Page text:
BSAC urges reform of media competition laws

Claims media regulator Ofcom is "no longer fit for purpose"

LONDON -- The U.K. needs a fresh approach to its competition laws if the audiovisual sector is to flourish over the coming years, according to a report Monday.

The findings, published by the influential British Screen Advisory Council (BSAC), calls on the British government to redefine "public interest" with a more flexible approach and claims media regulator Ofcom is "no longer fit for purpose."

BSAC says the current competition laws "automatically discourage the emergence of larger U.K. content companies as potential drivers of wider consumer choice, innovation and plurality in the new broadband democracy."

The paper claims the audiovisual sector here --spanning film, TV, Internet videos, games and social media -- needs a "fast-track, unified approach to decisions regarding mergers and cases of abuse of dominant position."

Ofcom "under its current structure and remit is no longer fit for purpose," and needs to be reconstituted in order to become capable of delivering a rapid response to evolving markets as an economic regulator.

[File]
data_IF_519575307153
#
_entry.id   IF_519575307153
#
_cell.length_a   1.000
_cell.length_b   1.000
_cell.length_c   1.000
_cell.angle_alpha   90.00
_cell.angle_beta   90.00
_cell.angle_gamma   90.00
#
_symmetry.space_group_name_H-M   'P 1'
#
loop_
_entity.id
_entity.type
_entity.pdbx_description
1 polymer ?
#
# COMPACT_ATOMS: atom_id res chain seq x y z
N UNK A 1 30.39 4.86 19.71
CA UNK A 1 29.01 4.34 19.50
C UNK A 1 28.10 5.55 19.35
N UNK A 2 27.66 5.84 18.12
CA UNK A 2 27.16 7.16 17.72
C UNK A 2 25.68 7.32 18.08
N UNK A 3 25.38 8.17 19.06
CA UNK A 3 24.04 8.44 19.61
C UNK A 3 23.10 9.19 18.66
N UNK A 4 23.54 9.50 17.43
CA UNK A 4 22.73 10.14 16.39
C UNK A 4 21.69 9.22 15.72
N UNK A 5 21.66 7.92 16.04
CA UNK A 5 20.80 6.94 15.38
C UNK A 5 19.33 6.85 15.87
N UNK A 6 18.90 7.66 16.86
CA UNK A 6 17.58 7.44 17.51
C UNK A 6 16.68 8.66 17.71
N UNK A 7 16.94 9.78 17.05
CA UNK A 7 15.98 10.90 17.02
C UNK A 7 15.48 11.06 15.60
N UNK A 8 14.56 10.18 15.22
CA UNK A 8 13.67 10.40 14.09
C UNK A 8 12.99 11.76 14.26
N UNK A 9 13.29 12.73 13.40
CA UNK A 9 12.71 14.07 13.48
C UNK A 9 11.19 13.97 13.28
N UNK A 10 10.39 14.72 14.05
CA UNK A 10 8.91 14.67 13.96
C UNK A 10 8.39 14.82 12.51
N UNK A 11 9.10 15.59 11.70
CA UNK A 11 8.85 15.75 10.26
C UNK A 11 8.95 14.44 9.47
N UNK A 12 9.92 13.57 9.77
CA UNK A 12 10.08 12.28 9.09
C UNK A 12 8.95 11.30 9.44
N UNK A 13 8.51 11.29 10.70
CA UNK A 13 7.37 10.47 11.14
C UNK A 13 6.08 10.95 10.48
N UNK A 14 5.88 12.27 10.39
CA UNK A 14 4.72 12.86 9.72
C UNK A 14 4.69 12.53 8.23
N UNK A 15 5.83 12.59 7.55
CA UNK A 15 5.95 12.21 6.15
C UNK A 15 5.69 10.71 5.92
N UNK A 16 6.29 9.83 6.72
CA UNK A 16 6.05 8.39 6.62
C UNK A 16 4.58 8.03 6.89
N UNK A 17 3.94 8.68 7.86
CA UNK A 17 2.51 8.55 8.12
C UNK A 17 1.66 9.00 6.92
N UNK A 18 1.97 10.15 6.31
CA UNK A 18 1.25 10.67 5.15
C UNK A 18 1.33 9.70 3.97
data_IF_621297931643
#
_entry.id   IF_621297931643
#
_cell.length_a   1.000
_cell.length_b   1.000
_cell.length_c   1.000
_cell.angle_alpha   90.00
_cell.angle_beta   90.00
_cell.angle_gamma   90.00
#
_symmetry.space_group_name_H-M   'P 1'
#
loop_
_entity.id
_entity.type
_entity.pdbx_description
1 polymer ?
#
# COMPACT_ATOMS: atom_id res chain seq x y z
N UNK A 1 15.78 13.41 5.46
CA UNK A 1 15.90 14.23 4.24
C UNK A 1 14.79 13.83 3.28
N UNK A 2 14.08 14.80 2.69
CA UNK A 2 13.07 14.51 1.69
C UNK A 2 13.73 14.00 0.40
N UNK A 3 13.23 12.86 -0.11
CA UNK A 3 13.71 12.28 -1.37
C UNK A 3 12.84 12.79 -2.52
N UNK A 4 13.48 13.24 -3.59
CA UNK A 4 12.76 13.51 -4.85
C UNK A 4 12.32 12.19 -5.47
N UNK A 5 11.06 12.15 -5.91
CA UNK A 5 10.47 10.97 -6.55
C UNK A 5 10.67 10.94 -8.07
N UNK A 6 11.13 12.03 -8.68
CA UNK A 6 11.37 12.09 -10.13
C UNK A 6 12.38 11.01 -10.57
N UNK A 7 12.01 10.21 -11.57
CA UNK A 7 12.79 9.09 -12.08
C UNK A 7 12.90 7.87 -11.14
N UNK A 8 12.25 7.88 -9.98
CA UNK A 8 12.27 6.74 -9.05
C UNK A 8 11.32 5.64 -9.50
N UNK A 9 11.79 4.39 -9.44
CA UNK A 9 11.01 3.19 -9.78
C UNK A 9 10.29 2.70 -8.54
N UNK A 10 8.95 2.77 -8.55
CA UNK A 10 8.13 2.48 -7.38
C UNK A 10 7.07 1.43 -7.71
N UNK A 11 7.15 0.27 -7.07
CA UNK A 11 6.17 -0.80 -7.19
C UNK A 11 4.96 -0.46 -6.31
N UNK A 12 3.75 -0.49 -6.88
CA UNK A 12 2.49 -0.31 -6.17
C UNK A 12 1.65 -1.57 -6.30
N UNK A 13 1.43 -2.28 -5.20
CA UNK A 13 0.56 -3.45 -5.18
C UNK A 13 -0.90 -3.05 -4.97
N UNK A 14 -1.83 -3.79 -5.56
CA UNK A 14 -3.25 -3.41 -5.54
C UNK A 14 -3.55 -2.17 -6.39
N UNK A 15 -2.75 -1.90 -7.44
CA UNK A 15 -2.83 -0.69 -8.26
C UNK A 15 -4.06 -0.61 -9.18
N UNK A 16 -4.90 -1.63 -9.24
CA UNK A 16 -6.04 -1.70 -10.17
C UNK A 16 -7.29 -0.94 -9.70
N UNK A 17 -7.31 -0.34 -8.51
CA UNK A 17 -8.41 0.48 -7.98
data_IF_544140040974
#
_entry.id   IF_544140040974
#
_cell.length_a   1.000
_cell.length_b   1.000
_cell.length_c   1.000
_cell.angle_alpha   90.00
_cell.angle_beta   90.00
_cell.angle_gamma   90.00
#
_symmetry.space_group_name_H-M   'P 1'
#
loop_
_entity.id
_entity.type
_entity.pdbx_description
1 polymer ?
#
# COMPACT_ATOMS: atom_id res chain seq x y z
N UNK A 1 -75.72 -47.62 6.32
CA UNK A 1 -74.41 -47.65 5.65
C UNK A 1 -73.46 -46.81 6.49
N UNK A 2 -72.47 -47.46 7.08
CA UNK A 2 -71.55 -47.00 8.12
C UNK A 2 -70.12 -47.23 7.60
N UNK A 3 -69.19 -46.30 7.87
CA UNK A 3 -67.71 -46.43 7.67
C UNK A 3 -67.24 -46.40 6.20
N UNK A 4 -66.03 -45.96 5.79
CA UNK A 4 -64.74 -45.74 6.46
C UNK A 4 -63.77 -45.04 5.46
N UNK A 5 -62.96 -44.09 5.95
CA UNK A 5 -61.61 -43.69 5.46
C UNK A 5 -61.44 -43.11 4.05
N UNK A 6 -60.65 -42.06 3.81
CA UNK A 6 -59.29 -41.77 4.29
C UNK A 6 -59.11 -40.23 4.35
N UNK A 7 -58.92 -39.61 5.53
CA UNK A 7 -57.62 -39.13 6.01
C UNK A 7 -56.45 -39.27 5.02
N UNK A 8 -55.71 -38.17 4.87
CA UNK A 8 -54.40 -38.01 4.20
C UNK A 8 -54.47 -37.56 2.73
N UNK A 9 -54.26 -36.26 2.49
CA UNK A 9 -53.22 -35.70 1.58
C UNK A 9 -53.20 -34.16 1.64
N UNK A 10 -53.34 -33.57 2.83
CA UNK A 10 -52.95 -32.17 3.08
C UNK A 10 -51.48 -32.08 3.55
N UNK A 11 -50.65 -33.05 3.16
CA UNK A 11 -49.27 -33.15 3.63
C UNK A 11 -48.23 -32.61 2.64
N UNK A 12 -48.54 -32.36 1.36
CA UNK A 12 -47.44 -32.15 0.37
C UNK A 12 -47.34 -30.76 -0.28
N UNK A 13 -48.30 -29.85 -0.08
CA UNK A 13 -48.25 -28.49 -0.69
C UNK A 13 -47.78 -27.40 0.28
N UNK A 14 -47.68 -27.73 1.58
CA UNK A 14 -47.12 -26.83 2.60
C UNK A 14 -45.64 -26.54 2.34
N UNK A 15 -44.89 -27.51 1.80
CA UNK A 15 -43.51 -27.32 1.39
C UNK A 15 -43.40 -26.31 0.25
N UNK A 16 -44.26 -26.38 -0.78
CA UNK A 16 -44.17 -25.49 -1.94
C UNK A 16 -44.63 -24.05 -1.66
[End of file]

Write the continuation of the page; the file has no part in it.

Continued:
Going forward, Ofcom intervention must be based on an in-depth understanding of the whole audiovisual economy, not just on broadcasting.

The report comes amid changes emerging in the new behaviour patterns enabled by "an unprecedented choice of communication services" using a variety of established and fresh digital technologies. "The global democratisation in content creation and dissemination has only just begun and the U.K. must be part of it," BSAC claims.

Audiovisual content is the single most important driver of growth in the U.K.'s communication sector, which generated total revenues of £51.8 billion ($84 billion) in 2008, BSAC said.

Key BSAC industry figures providing input into the report included Fiona Clarke-Hackston, Mark Cranwell, Carolyn Fairbairn, Stephen Garrett, Rupert Gavin, Fred Hasson, Roly Keating, Tom Loosemore, Bertrand Moullier, Jon Pettigrew, Adam Singer and Tim Suter.
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